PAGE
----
U.S. Sen. Jim Inhofe (R-Okla.) spoke on the Senate floor today about the NDAA ahead of the final vote.
Remarks as prepared for delivery:
Mr. President, the Senate will soon vote on final passage of the John S. McCain National Defense Authorization Act for Fiscal Year 2019.
Throughout the last two weeks, we have debated this legislation here on the Senate floor in an open process. I want to thank each of my colleagues who have come down and spoken about how this bill will positively impact the military communities from each of their states.
I am proud of the work the Senate Armed Services Committee has put into this bill – months of bipartisan work holding countless hearings, considering hundreds of amendments during the committee markup and 47 bipartisan amendments on the floor.
In January, President Trump and Secretary Mattis announced the new National Defense Strategy that rightfully identified that we are returning to a world of great power competition, one dominated by our capabilities relative to China and Russia.
While we still need to be prepared to respond to threats from terrorism and rouge states like Iran and North Korea, the National Defense Strategy was clear – we need to make strategic investments now in the areas where we are falling behind.
And we are behind. Since the release of the National Defense Strategy, I have traveled to visit our allies in both Eastern Europe and Asia. They all understand the threat of growing aggression from China and Russia.
I have spoken to our commanders in the field, military leadership, and – perhaps most importantly – I have talked to the enlisted men and women who are currently deployed overseas.
The Senate Armed Services Committee was tasked with taking the National Defense Strategy and turning it into a policy: the John S. McCain National Defense Authorization Act.
We made tough choices about where and how to invest our resources, but I am pleased with the work we have done.
We’re making needed investments in training, maintenance and modernization – restoring our qualitative and quantitative advantage around the world. We know that right now, America doesn’t have the best of everything.
We’re addressing that by catching up where we are falling behind – artillery, hypersonics, nuclear triad – and maintaining our superiority in areas where China and Russia are trying to gain on us.
We’re standing up to China by strengthening our position across the Pacific region. This bill provides support to our allies who stand up against China’s military and economic coercion and procures deployable airbase systems to enhance credible combat power.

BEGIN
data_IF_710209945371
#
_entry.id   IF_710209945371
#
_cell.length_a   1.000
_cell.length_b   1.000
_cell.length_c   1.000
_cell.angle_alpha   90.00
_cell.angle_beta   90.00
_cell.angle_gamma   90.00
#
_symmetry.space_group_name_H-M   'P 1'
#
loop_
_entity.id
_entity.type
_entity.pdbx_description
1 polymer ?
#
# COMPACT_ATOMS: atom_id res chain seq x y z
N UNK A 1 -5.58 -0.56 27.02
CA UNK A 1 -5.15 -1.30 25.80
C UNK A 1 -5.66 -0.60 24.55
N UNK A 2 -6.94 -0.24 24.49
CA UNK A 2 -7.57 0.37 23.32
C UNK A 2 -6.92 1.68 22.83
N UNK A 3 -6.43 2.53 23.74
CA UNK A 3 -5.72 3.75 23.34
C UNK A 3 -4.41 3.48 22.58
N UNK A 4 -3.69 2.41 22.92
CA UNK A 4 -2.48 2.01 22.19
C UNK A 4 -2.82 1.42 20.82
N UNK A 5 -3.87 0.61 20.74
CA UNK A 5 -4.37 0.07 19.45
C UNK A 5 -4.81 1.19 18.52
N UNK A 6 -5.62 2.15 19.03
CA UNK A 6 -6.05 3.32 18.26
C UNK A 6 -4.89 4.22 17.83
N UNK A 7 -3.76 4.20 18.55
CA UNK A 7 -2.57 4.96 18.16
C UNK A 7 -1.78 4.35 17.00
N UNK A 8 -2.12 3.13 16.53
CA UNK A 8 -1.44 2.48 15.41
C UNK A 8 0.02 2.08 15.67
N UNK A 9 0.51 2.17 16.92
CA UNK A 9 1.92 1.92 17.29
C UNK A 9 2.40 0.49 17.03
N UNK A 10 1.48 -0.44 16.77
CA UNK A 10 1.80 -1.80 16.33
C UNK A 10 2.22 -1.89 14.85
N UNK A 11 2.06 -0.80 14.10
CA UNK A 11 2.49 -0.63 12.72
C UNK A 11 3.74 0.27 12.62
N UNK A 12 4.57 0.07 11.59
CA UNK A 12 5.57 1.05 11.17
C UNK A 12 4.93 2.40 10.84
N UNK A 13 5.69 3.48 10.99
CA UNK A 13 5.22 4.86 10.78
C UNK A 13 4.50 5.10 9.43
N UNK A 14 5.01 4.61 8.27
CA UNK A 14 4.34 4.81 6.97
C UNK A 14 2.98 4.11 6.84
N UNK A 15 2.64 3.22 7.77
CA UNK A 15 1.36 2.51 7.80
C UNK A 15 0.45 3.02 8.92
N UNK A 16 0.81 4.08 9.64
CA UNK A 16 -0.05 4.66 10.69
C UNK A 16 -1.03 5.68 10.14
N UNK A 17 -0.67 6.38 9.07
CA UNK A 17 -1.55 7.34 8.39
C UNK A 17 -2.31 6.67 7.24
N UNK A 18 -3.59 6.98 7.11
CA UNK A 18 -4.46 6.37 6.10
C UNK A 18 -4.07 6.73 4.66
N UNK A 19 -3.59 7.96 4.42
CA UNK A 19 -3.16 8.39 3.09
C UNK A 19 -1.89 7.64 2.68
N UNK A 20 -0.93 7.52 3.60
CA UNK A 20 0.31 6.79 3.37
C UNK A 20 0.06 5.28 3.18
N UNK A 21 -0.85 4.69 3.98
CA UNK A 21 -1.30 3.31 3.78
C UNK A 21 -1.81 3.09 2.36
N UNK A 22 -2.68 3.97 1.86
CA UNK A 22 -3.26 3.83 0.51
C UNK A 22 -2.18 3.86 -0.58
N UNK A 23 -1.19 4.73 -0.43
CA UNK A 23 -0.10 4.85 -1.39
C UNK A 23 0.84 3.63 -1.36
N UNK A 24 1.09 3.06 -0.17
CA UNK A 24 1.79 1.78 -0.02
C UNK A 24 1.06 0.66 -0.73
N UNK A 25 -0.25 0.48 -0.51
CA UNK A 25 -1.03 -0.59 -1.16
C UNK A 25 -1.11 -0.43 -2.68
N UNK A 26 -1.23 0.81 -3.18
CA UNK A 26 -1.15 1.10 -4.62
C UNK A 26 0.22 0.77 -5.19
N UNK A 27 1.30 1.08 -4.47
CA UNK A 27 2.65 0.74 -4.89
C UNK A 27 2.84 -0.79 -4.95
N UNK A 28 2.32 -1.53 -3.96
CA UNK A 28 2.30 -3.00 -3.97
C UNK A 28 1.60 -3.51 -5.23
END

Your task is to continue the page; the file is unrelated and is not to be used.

The NDAA also calls out China for illegally creating and fortifying islands in the South China Sea for military purposes and modernizes the Committee on Foreign Investment to address national security concerns and stop China from trying to steal sensitive technology from U.S. companies.
The NDAA counters Russia’s growing aggression and influence across Eastern Europe by directing a study on permanently stationing U.S. forces in Poland and conducting a study on Russia’s malign influence around the world.
It continues limitations on U.S.-Russia military cooperation, provides defensive lethal aid to Ukraine and allows U.S. Cyber Command to respond to Russia’s continued cyber attacks.
It keeps faith with our troops by providing a 2.6 percent military pay raise, the highest in nearly 10 years, modernizing the officer personnel system and supporting our troops and military families.
There is no doubt in my mind that this bill will make American families safer and will stand up for our democratic values around the world.
I must thank the Chairman and Ranking Member of the Senate Armed Services Committee for their continued leadership.
First, I want to thank my friend from Rhode Island, Senator Reed for his leadership and commitment to bipartisan collaboration throughout the process. We shared a commitment to open debate and amendments.
Second, and most significantly, I need to recognize the Chairman of the Senate Armed Services Committee, Sen. McCain for his leadership in this legislation that rightfully bears his name.
You can clearly see that this bill reflects his priorities and policy initiatives he’s fought for as our Chairman. His commitment to government oversight, accountability and American leadership around the world is evident on every page.
We miss his voice in this chamber today, but today’s vote is a true tribute to his lasting legacy on our nation, and I urge my colleagues to join me in voting in support.